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More study needed on calcium and heart attacks

This article first appeared in the St. Louis Beacon, May 6, 2011 - The phones in Dr. Kathryn Diemer's office began ringing when patients heard about a new study claiming that calcium supplements can cause health problems.

Diemer, an osteoporosis expert and assistant professor of medicine at Washington University, tried to allay concerns voiced at the other end of the line by offering a combination of medical advice and common sense. First, consuming about 1,000 to 1,200 mg of calcium can be useful in preventing osteoporosis, she says. But she adds that some women need exercise caution.

The study, reported in the British Medical Journal, showed "modest increases" in risks of "cardiovascular events, especially myocardial infarction" and stroke among women taking calcium supplements. Because of the findings, the study concluded that "a reassessment of the role of calcium supplements in osteoporosis management is warranted."

Diemer says some of her callers were "absolutely" surprised by the findings. "We hear that calcium is such a good thing," she said. "We already know that vitamin D lowers heart disease, and we tell everybody to take calcium and vitamin D as part of the treatment regimen. That's how we treat osteoporosis now."

About 22 million women have osteoporosis, she says.

"What patients can do, post-menopausal women certainly should do, is have a bone density study done and talk to their doctor about how much calcium they're taking, and how much they should take," Diemer said. "Vitamin D should be part of (the discussion), too."

She says even patients who think they are consuming only 1,200 mg of calcium a day need to step back and ask themselves how much of the mineral they actually might be getting in their diet.

"A lot of patients come in and say that since 1,200 mg is good, wouldn't 2,400 be better? I don't think that's true. There may be a risk in very high doses by women with heart disease. If they're having a glass of milk a day, that's about 300 mg, and if they have yogurt or cheese, that's another 300. We should be cautious about overtreating. Patients may be getting enough in their diet, which is probably the best way to do it."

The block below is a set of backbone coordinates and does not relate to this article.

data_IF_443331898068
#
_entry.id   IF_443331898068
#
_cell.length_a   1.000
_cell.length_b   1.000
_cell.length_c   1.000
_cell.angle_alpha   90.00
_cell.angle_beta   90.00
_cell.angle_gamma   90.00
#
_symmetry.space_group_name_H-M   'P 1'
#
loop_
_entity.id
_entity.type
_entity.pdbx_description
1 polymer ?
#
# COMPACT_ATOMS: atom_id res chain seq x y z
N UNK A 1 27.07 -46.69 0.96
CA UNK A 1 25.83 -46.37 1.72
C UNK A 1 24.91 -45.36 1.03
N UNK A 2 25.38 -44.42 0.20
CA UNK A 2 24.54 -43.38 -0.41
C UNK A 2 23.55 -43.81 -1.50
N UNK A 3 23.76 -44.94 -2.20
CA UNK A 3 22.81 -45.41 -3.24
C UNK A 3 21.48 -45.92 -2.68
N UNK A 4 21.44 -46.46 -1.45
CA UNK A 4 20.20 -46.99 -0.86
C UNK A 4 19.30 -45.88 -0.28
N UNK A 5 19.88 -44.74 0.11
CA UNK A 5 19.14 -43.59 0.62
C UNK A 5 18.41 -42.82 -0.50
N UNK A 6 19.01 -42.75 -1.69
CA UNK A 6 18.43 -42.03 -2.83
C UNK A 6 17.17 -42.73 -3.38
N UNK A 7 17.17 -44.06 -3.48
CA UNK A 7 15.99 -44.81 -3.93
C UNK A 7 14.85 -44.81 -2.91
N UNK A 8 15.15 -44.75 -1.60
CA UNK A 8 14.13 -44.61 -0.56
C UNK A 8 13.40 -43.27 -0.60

She says the study has touched off "an interesting discussion. But everyone is saying we need more information." In the meantime, she says post-menopausal women and men over 70 should educate themselves on osteoporosis prevention.

"It's not just a woman's problem. It can be a man's, too," Dr. Diemer said. "Understand that this is an important disease."

Funding for the Beacon's health reporting is provided in part by the Missouri Foundation for Health, a philanthropic organization that aims to improve the health of the people in the communities it serves.

Robert Joiner has carved a niche in providing informed reporting about a range of medical issues. He won a Dennis A. Hunt Journalism Award for the Beacon’s "Worlds Apart" series on health-care disparities. His journalism experience includes working at the St. Louis American and the St. Louis Post-Dispatch, where he was a beat reporter, wire editor, editorial writer, columnist, and member of the Washington bureau.